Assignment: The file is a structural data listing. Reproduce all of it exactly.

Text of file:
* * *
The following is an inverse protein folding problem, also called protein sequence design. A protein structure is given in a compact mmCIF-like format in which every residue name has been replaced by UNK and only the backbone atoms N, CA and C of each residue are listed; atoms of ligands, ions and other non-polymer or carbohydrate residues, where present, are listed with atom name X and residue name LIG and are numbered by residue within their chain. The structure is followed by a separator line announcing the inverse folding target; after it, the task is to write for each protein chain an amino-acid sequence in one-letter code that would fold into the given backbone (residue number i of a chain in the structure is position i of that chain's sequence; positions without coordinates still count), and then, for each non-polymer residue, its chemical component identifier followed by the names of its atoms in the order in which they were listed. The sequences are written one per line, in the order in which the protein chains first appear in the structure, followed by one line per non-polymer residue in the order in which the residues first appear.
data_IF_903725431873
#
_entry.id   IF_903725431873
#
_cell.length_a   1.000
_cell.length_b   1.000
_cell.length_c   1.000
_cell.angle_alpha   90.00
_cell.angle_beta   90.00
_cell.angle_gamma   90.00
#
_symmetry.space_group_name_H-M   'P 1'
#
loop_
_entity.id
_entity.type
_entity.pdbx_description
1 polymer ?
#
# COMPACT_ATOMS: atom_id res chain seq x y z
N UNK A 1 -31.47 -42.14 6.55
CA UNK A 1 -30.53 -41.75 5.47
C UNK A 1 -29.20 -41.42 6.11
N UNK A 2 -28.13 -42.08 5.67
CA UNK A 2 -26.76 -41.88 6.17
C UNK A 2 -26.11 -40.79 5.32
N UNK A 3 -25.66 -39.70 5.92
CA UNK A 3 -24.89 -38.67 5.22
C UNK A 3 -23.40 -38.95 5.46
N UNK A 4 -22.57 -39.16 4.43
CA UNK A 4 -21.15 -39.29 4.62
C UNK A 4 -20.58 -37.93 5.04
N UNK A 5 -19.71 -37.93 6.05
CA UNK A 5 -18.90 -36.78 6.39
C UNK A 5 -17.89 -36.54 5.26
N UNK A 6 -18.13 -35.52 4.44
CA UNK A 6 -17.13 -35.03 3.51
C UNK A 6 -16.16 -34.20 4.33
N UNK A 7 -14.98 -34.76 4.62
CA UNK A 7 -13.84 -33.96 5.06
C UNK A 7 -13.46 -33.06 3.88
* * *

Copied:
The following is an inverse protein folding problem, also called protein sequence design. A protein structure is given in a compact mmCIF-like format in which every residue name has been replaced by UNK and only the backbone atoms N, CA and C of each residue are listed; atoms of ligands, ions and other non-polymer or carbohydrate residues, where present, are listed with atom name X and residue name LIG and are numbered by residue within their chain. The structure is followed by a separator line announcing the inverse folding target; after it, the task is to write for each protein chain an amino-acid sequence in one-letter code that would fold into the given backbone (residue number i of a chain in the structure is position i of that chain's sequence; positions without coordinates still count), and then, for each non-polymer residue, its chemical component identifier followed by the names of its atoms in the order in which they were listed. The sequences are written one per line, in the order in which the protein chains first appear in the structure, followed by one line per non-polymer residue in the order in which the residues first appear.
data_IF_903725431873
#
_entry.id   IF_903725431873
#
_cell.length_a   1.000
_cell.length_b   1.000
_cell.length_c   1.000
_cell.angle_alpha   90.00
_cell.angle_beta   90.00
_cell.angle_gamma   90.00
#
_symmetry.space_group_name_H-M   'P 1'
#
loop_
_entity.id
_entity.type
_entity.pdbx_description
1 polymer ?
#
# COMPACT_ATOMS: atom_id res chain seq x y z
N UNK A 1 -31.47 -42.14 6.55
CA UNK A 1 -30.53 -41.75 5.47
C UNK A 1 -29.20 -41.42 6.11
N UNK A 2 -28.13 -42.08 5.67
CA UNK A 2 -26.76 -41.88 6.17
C UNK A 2 -26.11 -40.79 5.32
N UNK A 3 -25.66 -39.70 5.92
CA UNK A 3 -24.89 -38.67 5.22
C UNK A 3 -23.40 -38.95 5.46
N UNK A 4 -22.57 -39.16 4.43
CA UNK A 4 -21.15 -39.29 4.62
C UNK A 4 -20.58 -37.93 5.04
N UNK A 5 -19.71 -37.93 6.05
CA UNK A 5 -18.90 -36.78 6.39
C UNK A 5 -17.89 -36.54 5.26
N UNK A 6 -18.13 -35.52 4.44
CA UNK A 6 -17.13 -35.03 3.51
C UNK A 6 -16.16 -34.20 4.33
N UNK A 7 -14.98 -34.76 4.62
CA UNK A 7 -13.84 -33.96 5.06
C UNK A 7 -13.46 -33.06 3.88